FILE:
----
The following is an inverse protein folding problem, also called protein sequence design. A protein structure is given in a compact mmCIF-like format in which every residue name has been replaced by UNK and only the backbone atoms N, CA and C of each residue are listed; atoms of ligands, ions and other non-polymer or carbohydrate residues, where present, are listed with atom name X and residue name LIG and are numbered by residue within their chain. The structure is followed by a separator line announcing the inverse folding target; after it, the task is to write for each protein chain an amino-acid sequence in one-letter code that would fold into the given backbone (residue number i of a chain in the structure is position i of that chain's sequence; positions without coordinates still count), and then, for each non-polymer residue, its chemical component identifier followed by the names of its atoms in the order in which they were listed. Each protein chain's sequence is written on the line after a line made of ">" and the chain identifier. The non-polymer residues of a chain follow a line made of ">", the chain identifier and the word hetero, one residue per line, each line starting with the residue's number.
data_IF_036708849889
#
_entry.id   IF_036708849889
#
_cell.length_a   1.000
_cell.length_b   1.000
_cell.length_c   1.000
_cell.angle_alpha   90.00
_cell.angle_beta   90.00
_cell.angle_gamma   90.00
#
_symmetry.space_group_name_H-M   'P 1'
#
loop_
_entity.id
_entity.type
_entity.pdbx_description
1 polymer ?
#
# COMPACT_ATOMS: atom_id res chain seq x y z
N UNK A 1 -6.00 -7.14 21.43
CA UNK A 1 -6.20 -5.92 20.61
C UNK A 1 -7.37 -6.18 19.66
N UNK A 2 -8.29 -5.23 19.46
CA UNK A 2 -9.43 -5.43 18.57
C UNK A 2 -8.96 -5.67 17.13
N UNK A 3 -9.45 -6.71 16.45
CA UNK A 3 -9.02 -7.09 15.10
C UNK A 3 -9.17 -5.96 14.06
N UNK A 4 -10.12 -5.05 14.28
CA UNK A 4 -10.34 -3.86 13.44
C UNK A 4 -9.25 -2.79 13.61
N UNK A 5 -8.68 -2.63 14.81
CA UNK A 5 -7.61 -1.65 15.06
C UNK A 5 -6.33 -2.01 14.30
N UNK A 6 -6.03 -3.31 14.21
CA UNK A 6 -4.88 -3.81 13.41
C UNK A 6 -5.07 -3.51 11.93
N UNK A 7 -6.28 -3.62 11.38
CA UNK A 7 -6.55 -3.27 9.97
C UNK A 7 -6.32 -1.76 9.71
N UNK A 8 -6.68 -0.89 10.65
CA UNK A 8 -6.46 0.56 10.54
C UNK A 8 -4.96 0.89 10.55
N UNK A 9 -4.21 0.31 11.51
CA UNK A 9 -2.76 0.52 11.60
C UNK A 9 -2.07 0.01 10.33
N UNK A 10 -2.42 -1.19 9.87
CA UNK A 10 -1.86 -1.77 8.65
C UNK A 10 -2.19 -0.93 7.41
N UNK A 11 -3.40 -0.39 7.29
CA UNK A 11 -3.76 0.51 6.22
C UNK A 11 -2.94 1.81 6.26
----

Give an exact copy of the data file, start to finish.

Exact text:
The following is an inverse protein folding problem, also called protein sequence design. A protein structure is given in a compact mmCIF-like format in which every residue name has been replaced by UNK and only the backbone atoms N, CA and C of each residue are listed; atoms of ligands, ions and other non-polymer or carbohydrate residues, where present, are listed with atom name X and residue name LIG and are numbered by residue within their chain. The structure is followed by a separator line announcing the inverse folding target; after it, the task is to write for each protein chain an amino-acid sequence in one-letter code that would fold into the given backbone (residue number i of a chain in the structure is position i of that chain's sequence; positions without coordinates still count), and then, for each non-polymer residue, its chemical component identifier followed by the names of its atoms in the order in which they were listed. Each protein chain's sequence is written on the line after a line made of ">" and the chain identifier. The non-polymer residues of a chain follow a line made of ">", the chain identifier and the word hetero, one residue per line, each line starting with the residue's number.
data_IF_036708849889
#
_entry.id   IF_036708849889
#
_cell.length_a   1.000
_cell.length_b   1.000
_cell.length_c   1.000
_cell.angle_alpha   90.00
_cell.angle_beta   90.00
_cell.angle_gamma   90.00
#
_symmetry.space_group_name_H-M   'P 1'
#
loop_
_entity.id
_entity.type
_entity.pdbx_description
1 polymer ?
#
# COMPACT_ATOMS: atom_id res chain seq x y z
N UNK A 1 -6.00 -7.14 21.43
CA UNK A 1 -6.20 -5.92 20.61
C UNK A 1 -7.37 -6.18 19.66
N UNK A 2 -8.29 -5.23 19.46
CA UNK A 2 -9.43 -5.43 18.57
C UNK A 2 -8.96 -5.67 17.13
N UNK A 3 -9.45 -6.71 16.45
CA UNK A 3 -9.02 -7.09 15.10
C UNK A 3 -9.17 -5.96 14.06
N UNK A 4 -10.12 -5.05 14.28
CA UNK A 4 -10.34 -3.86 13.44
C UNK A 4 -9.25 -2.79 13.61
N UNK A 5 -8.68 -2.63 14.81
CA UNK A 5 -7.61 -1.65 15.06
C UNK A 5 -6.33 -2.01 14.30
N UNK A 6 -6.03 -3.31 14.21
CA UNK A 6 -4.88 -3.81 13.41
C UNK A 6 -5.07 -3.51 11.93
N UNK A 7 -6.28 -3.62 11.38
CA UNK A 7 -6.55 -3.27 9.97
C UNK A 7 -6.32 -1.76 9.71
N UNK A 8 -6.68 -0.89 10.65
CA UNK A 8 -6.46 0.56 10.54
C UNK A 8 -4.96 0.89 10.55
N UNK A 9 -4.21 0.31 11.51
CA UNK A 9 -2.76 0.52 11.60
C UNK A 9 -2.07 0.01 10.33
N UNK A 10 -2.42 -1.19 9.87
CA UNK A 10 -1.86 -1.77 8.65
C UNK A 10 -2.19 -0.93 7.41
N UNK A 11 -3.40 -0.39 7.29
CA UNK A 11 -3.76 0.51 6.22
C UNK A 11 -2.94 1.81 6.26